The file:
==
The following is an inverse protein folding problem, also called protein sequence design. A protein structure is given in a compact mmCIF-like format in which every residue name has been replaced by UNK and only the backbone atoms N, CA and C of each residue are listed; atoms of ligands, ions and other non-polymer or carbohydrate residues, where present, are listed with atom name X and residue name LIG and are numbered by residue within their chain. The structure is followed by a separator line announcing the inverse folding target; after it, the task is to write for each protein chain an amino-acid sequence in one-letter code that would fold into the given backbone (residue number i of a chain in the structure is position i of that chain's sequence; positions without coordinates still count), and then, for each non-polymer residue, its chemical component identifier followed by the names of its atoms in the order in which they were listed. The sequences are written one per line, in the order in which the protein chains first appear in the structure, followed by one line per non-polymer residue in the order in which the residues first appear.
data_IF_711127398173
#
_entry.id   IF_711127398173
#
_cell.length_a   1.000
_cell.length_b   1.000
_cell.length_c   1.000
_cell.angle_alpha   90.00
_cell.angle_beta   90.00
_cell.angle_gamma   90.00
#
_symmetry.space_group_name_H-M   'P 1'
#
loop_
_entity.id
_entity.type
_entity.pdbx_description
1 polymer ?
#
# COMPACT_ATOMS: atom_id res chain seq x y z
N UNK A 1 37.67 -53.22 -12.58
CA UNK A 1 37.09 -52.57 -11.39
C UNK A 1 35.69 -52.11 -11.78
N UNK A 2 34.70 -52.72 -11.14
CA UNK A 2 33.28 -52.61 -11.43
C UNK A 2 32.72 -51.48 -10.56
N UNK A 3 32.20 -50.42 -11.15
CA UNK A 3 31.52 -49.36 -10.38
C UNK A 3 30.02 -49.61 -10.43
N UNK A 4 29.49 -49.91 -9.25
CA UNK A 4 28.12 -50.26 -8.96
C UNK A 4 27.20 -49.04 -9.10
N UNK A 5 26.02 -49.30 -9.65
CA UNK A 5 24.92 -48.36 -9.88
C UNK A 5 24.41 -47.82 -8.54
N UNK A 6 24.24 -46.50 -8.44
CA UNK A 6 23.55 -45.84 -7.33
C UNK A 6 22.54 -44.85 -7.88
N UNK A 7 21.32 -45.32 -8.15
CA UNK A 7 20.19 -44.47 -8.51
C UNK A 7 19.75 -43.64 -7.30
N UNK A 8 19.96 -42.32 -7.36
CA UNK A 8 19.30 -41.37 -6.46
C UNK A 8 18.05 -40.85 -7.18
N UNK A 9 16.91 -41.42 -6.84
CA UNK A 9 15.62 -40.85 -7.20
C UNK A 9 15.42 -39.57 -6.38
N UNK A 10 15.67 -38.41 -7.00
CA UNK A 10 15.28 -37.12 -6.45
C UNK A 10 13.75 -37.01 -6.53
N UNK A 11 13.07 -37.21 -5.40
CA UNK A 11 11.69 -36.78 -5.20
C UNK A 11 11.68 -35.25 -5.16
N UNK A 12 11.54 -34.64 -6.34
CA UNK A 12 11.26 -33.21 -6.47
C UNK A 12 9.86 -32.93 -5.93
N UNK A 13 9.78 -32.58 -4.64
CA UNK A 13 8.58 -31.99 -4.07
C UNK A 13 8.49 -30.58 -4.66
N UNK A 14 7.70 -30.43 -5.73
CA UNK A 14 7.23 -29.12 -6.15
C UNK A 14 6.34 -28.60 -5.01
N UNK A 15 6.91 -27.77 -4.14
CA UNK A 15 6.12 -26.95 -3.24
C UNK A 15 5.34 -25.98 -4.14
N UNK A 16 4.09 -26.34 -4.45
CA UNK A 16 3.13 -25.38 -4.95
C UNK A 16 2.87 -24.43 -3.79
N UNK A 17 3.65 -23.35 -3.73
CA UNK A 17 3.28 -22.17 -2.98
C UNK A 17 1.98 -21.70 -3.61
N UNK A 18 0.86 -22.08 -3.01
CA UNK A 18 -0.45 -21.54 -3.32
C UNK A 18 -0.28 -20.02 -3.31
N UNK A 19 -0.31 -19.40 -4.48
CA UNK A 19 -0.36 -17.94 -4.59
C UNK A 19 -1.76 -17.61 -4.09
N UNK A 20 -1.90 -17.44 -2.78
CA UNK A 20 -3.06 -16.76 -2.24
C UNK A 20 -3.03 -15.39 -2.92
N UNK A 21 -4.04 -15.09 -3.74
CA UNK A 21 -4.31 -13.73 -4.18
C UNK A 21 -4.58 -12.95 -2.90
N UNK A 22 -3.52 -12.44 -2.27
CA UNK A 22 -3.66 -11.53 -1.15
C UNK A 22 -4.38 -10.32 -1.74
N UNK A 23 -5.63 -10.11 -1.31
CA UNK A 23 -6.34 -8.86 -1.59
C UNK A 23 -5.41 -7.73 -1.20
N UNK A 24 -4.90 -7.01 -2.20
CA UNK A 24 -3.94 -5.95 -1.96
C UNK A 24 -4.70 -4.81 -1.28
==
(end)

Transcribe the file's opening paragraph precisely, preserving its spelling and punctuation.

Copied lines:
The following is an inverse protein folding problem, also called protein sequence design. A protein structure is given in a compact mmCIF-like format in which every residue name has been replaced by UNK and only the backbone atoms N, CA and C of each residue are listed; atoms of ligands, ions and other non-polymer or carbohydrate residues, where present, are listed with atom name X and residue name LIG and are numbered by residue within their chain. The structure is followed by a separator line announcing the inverse folding target; after it, the task is to write for each protein chain an amino-acid sequence in one-letter code that would fold into the given backbone (residue number i of a chain in the structure is position i of that chain's sequence; positions without coordinates still count), and then, for each non-polymer residue, its chemical component identifier followed by the names of its atoms in the order in which they were listed. The sequences are written one per line, in the order in which the protein chains first appear in the structure, followed by one line per non-polymer residue in the order in which the residues first appear.